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Hurricane Ingrid, Tropical Depression Manuel hit Mexico, killing 21

By Catherine E. Shoichet and Nelson Quinones, CNN
September 16, 2013 -- Updated 0359 GMT (1159 HKT)
Historically, the worst part of the Atlantic hurricane season stretches from the last part of August through September and October, according to the National Weather Service. In late October 2012, Superstorm Sandy crashed into the northeastern United States, creating extensive damage to parts of New York, New Jersey, Connecticut, Rhode Island and Massachusetts. Click through the gallery to see more photos of disasterous U.S. hurricanes, and<a href='http://www.nhc.noaa.gov/outreach/history/' target='_blank'> facts from the National Hurricane Center</a>. Historically, the worst part of the Atlantic hurricane season stretches from the last part of August through September and October, according to the National Weather Service. In late October 2012, Superstorm Sandy crashed into the northeastern United States, creating extensive damage to parts of New York, New Jersey, Connecticut, Rhode Island and Massachusetts. Click through the gallery to see more photos of disasterous U.S. hurricanes, and facts from the National Hurricane Center.
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STORY HIGHLIGHTS
  • NEW: Rains, flooding and mudslides from Ingrid and Manuel kill at least 21
  • Hurricane Ingrid is in the Gulf of Mexico while Tropical Depression Manuel is in the Pacific
  • Storms leave behind collapsed roads, flooded homes, stranded towns

(CNN) -- Rivers overflowed their banks, mudslides buried houses and roadways flooded as fierce tropical storm systems hit opposite sides of Mexico, killing at least 21 people, an official said.

State media reported one more death.

At least 16 people were killed when Manuel, downgraded later to a tropical depression, hit the Pacific coastal state of Guerrero, including a group of six tourists from Mexico City who died in a highway accident Saturday as the storm struck, Mexico's state-run Notimex news agency said.

And flooding and mudslides caused by Hurricane Ingrid's rains killed at least six people in the states of Hidalgo and Puebla, Notimex said. Three people were killed when rains swept away the vehicle they were riding in, Notimex said Saturday. And three others were killed when a mudslide buried a house.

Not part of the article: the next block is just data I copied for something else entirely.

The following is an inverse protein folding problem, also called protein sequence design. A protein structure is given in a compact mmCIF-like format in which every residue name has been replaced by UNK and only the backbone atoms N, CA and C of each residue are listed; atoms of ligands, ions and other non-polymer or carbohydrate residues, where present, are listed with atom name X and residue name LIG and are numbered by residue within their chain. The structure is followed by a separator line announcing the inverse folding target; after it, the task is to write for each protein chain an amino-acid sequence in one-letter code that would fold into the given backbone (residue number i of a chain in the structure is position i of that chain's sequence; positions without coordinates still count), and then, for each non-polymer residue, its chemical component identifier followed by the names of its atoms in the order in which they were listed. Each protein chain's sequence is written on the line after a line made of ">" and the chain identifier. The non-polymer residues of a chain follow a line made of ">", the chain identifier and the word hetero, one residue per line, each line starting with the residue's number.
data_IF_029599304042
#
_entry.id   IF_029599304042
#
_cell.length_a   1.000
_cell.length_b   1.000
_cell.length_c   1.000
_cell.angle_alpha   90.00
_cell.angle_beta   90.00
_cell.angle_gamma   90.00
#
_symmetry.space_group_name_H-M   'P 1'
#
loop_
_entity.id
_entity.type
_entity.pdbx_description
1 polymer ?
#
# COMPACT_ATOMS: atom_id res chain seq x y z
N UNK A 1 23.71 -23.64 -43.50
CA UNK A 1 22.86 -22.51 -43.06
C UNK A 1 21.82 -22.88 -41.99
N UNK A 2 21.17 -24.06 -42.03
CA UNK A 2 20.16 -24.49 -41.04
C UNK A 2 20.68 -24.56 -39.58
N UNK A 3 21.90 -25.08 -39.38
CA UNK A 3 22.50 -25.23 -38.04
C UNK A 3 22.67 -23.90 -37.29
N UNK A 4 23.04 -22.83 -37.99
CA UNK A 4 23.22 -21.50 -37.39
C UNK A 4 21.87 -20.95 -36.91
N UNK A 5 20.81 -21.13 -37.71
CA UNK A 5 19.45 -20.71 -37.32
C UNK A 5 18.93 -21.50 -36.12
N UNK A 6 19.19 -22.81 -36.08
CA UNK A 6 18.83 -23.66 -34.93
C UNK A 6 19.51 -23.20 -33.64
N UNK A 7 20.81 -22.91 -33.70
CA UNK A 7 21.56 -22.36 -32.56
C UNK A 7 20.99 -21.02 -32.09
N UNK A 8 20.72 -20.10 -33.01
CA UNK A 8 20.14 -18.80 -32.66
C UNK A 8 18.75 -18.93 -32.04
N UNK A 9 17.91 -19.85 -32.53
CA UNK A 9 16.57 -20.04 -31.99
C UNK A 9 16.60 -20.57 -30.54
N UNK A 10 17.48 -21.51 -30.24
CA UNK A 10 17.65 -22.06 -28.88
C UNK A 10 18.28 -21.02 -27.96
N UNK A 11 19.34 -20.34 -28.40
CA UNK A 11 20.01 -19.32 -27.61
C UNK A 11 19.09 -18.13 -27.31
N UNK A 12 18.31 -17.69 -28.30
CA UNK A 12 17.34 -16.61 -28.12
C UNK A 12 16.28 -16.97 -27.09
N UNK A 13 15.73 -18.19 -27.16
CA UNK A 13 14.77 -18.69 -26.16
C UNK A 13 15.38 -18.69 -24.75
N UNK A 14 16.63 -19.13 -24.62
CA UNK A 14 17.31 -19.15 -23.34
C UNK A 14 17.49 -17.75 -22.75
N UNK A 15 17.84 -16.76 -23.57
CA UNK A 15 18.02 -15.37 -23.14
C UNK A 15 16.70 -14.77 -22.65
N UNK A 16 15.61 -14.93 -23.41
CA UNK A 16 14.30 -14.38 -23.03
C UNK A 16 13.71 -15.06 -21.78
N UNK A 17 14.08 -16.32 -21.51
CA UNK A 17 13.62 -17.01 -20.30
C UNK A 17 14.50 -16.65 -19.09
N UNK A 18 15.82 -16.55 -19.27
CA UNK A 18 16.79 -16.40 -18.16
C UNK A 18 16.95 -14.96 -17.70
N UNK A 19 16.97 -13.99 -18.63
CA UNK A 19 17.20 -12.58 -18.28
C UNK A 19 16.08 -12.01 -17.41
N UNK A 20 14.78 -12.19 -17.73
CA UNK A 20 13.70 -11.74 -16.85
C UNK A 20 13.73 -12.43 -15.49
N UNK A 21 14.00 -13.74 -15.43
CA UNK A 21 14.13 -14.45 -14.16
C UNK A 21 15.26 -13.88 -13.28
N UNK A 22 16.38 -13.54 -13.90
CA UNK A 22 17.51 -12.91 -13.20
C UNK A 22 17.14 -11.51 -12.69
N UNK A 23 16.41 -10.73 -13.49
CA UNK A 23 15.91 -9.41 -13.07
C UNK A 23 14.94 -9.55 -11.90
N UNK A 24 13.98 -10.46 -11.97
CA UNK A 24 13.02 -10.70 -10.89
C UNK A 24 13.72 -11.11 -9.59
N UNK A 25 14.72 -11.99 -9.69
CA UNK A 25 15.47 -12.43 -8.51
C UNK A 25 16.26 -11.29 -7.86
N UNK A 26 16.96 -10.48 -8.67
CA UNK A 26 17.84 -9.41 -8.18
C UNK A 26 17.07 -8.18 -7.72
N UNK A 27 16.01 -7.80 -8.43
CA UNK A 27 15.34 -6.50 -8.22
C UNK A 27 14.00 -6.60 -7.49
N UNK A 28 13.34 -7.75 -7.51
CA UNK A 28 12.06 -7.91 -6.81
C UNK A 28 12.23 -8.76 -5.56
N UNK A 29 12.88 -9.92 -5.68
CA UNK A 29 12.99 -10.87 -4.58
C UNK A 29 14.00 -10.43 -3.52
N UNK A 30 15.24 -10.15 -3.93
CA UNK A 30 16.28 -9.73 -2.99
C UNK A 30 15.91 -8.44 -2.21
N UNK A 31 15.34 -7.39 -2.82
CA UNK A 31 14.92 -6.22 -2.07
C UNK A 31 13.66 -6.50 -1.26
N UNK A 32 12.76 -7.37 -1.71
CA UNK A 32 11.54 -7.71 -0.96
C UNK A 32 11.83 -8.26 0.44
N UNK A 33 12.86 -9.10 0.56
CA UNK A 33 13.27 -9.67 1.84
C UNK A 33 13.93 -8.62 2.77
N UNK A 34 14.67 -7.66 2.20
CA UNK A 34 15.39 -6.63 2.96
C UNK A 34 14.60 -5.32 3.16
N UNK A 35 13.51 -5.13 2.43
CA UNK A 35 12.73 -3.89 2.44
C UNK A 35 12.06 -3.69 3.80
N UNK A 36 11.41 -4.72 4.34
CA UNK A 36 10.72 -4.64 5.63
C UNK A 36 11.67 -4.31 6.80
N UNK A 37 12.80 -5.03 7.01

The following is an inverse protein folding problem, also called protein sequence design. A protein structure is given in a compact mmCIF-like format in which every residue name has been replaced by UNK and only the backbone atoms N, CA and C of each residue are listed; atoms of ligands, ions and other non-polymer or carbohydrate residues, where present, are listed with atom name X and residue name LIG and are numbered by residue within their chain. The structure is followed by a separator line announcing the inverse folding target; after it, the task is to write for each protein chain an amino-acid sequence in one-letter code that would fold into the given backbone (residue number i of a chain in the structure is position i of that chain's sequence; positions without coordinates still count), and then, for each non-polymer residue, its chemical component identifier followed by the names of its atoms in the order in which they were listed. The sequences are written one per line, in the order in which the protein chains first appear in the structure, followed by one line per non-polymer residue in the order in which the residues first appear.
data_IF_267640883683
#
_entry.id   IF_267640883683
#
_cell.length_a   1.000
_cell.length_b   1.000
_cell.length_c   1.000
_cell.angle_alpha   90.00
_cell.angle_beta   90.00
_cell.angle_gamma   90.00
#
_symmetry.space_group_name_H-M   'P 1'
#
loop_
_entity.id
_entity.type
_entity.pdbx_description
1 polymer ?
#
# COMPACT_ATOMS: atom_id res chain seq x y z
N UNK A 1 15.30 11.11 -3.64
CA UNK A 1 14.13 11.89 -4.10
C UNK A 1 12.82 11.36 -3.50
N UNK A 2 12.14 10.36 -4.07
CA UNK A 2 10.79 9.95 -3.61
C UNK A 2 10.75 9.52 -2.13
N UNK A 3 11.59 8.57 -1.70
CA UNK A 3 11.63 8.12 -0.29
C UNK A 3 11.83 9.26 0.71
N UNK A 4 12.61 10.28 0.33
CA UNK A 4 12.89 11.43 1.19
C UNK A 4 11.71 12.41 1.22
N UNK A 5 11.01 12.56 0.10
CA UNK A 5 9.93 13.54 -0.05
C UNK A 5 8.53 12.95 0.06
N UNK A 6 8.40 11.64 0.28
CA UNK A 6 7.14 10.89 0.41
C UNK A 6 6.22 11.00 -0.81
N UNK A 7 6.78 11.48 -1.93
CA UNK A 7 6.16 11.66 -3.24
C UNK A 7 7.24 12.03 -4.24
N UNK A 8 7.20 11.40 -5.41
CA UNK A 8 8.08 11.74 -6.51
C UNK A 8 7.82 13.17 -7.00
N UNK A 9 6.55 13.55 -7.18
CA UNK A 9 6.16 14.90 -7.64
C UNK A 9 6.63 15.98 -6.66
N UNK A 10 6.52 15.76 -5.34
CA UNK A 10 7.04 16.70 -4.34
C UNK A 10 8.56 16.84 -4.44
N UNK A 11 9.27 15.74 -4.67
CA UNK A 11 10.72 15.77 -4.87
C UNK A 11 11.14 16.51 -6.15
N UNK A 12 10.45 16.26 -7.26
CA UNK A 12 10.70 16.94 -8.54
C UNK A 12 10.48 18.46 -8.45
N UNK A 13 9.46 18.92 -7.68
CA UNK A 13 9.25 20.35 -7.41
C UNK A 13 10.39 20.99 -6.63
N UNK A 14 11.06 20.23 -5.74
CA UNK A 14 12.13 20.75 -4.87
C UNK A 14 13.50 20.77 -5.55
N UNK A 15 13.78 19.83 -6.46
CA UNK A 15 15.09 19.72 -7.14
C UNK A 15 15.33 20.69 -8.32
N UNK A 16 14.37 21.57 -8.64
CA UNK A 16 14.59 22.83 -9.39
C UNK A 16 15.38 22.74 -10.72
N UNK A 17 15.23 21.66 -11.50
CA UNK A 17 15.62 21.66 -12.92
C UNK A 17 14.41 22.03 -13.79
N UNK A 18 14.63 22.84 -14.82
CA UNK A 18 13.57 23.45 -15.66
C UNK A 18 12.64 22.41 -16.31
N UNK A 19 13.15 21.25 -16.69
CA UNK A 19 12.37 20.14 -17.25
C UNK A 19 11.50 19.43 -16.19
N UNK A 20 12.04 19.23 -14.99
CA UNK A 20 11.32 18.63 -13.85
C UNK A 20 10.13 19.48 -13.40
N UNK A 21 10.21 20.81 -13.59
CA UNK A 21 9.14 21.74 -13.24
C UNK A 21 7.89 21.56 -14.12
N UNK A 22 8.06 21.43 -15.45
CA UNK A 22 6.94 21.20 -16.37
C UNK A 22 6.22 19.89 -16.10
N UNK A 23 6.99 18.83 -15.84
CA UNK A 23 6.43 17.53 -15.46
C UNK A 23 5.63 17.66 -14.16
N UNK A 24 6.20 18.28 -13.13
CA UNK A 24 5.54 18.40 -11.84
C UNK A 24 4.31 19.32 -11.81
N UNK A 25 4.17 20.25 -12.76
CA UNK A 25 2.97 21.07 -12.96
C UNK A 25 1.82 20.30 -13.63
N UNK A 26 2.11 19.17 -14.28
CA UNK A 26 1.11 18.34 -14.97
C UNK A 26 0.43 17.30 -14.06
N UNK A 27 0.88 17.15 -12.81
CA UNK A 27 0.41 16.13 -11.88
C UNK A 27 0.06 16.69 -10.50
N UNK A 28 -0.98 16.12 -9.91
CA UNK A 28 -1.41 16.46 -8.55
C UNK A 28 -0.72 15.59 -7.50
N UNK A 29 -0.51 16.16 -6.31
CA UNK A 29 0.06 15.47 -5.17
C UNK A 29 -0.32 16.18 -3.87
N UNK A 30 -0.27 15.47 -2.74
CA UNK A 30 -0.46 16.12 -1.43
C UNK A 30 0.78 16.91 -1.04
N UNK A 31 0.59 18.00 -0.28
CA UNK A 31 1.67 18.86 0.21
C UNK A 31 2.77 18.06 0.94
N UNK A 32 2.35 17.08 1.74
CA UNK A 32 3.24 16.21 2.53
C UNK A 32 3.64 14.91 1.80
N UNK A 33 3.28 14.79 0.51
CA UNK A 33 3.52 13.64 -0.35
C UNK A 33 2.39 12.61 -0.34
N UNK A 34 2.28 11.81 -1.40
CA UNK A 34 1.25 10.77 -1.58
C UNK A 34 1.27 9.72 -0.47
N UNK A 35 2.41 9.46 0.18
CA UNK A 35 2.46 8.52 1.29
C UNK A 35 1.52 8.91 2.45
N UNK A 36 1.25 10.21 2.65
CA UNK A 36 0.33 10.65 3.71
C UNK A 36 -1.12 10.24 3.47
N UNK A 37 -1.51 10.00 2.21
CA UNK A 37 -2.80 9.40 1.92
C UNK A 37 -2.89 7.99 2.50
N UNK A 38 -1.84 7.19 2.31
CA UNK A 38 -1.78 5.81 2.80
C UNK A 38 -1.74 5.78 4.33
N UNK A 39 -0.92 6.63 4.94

Luis Felipe Puente, from Mexico's civil protection agency, reported the 21 figure at a Sunday press conference.

Another news conference is scheduled for Monday morning.

Forecasters said the Category 1 hurricane, packing maximum sustained winds of 75 mph, is expected to make landfall Monday morning and could strengthen slightly before it hits.

But even as Ingrid churned in the Gulf of Mexico, the storm system was already dumping heavy rains on parts of Mexico.

Residents of Mexico's central state of San Luis Potosi felt the first signs of Ingrid's outer bands Saturday.

Notimex reported damaged and collapsed roads and flooded homes. It said authorities evacuated residents in danger areas, taking them to one of more than 50 shelters in the region.

Track Ingrid

Emergency crews distributed supplies in boats to areas unreachable by land. Riverside towns were stranded after the water rose to critical levels.

The National Hurricane Center in the United States warned Ingrid could dump 10 to 15 inches of rain over Mexico's eastern region, with 25 inches expected in mountainous areas. The rainfall would mean flash floods and mudslides for saturated areas.

Along the coast, the center predicted a "dangerous storm surge" and "destructive waves."

Ingrid is the second hurricane of the 2013 season in the Atlantic region, the center said.

Fast facts: 2013 Atlantic Hurricane season

CNN's Sarah Aarthun contributed to this report.

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